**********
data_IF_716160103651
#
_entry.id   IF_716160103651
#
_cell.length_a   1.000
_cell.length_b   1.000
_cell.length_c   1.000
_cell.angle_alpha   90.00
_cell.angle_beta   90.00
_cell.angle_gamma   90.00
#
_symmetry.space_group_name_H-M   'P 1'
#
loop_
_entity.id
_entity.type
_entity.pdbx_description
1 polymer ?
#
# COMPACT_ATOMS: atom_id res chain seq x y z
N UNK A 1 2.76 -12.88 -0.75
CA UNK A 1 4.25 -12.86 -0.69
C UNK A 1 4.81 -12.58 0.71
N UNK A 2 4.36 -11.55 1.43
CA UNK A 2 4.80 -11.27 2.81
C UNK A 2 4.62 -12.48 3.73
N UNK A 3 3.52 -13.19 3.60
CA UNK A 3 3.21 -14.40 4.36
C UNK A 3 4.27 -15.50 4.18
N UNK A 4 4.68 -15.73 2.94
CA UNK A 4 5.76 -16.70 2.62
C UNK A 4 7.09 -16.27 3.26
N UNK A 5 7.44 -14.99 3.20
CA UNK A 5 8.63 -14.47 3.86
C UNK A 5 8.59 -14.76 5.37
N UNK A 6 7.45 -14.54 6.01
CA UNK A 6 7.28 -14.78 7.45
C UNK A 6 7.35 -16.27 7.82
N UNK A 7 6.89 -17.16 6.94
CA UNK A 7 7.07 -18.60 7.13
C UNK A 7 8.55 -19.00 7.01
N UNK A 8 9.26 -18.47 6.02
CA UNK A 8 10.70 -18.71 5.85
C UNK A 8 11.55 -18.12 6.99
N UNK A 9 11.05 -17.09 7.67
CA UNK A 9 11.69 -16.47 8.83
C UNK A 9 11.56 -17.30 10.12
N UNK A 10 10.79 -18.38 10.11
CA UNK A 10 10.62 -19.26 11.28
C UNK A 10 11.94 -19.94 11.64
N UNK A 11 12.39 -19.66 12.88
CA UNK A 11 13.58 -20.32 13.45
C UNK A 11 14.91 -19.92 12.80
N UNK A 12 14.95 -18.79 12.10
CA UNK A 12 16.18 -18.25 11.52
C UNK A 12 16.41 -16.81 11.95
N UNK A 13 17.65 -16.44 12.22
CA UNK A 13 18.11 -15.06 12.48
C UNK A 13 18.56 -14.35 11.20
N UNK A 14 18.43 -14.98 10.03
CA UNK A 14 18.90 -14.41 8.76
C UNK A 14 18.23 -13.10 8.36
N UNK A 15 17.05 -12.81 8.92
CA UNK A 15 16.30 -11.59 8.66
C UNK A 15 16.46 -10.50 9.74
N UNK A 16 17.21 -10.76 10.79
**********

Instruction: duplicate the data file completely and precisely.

data_IF_716160103651
#
_entry.id   IF_716160103651
#
_cell.length_a   1.000
_cell.length_b   1.000
_cell.length_c   1.000
_cell.angle_alpha   90.00
_cell.angle_beta   90.00
_cell.angle_gamma   90.00
#
_symmetry.space_group_name_H-M   'P 1'
#
loop_
_entity.id
_entity.type
_entity.pdbx_description
1 polymer ?
#
# COMPACT_ATOMS: atom_id res chain seq x y z
N UNK A 1 2.76 -12.88 -0.75
CA UNK A 1 4.25 -12.86 -0.69
C UNK A 1 4.81 -12.58 0.71
N UNK A 2 4.36 -11.55 1.43
CA UNK A 2 4.80 -11.27 2.81
C UNK A 2 4.62 -12.48 3.73
N UNK A 3 3.52 -13.19 3.60
CA UNK A 3 3.21 -14.40 4.36
C UNK A 3 4.27 -15.50 4.18
N UNK A 4 4.68 -15.73 2.94
CA UNK A 4 5.76 -16.70 2.62
C UNK A 4 7.09 -16.27 3.26
N UNK A 5 7.44 -14.99 3.20
CA UNK A 5 8.63 -14.47 3.86
C UNK A 5 8.59 -14.76 5.37
N UNK A 6 7.45 -14.54 6.01
CA UNK A 6 7.28 -14.78 7.45
C UNK A 6 7.35 -16.27 7.82
N UNK A 7 6.89 -17.16 6.94
CA UNK A 7 7.07 -18.60 7.13
C UNK A 7 8.55 -19.00 7.01
N UNK A 8 9.26 -18.47 6.02
CA UNK A 8 10.70 -18.71 5.85
C UNK A 8 11.55 -18.12 6.99
N UNK A 9 11.05 -17.09 7.67
CA UNK A 9 11.69 -16.47 8.83
C UNK A 9 11.56 -17.30 10.12
N UNK A 10 10.79 -18.38 10.11
CA UNK A 10 10.62 -19.26 11.28
C UNK A 10 11.94 -19.94 11.64
N UNK A 11 12.39 -19.66 12.88
CA UNK A 11 13.58 -20.32 13.45
C UNK A 11 14.91 -19.92 12.80
N UNK A 12 14.95 -18.79 12.10
CA UNK A 12 16.18 -18.25 11.52
C UNK A 12 16.41 -16.81 11.95
N UNK A 13 17.65 -16.44 12.22
CA UNK A 13 18.11 -15.06 12.48
C UNK A 13 18.56 -14.35 11.20
N UNK A 14 18.43 -14.98 10.03
CA UNK A 14 18.90 -14.41 8.76
C UNK A 14 18.23 -13.10 8.36
N UNK A 15 17.05 -12.81 8.92
CA UNK A 15 16.30 -11.59 8.66
C UNK A 15 16.46 -10.50 9.74
N UNK A 16 17.21 -10.76 10.79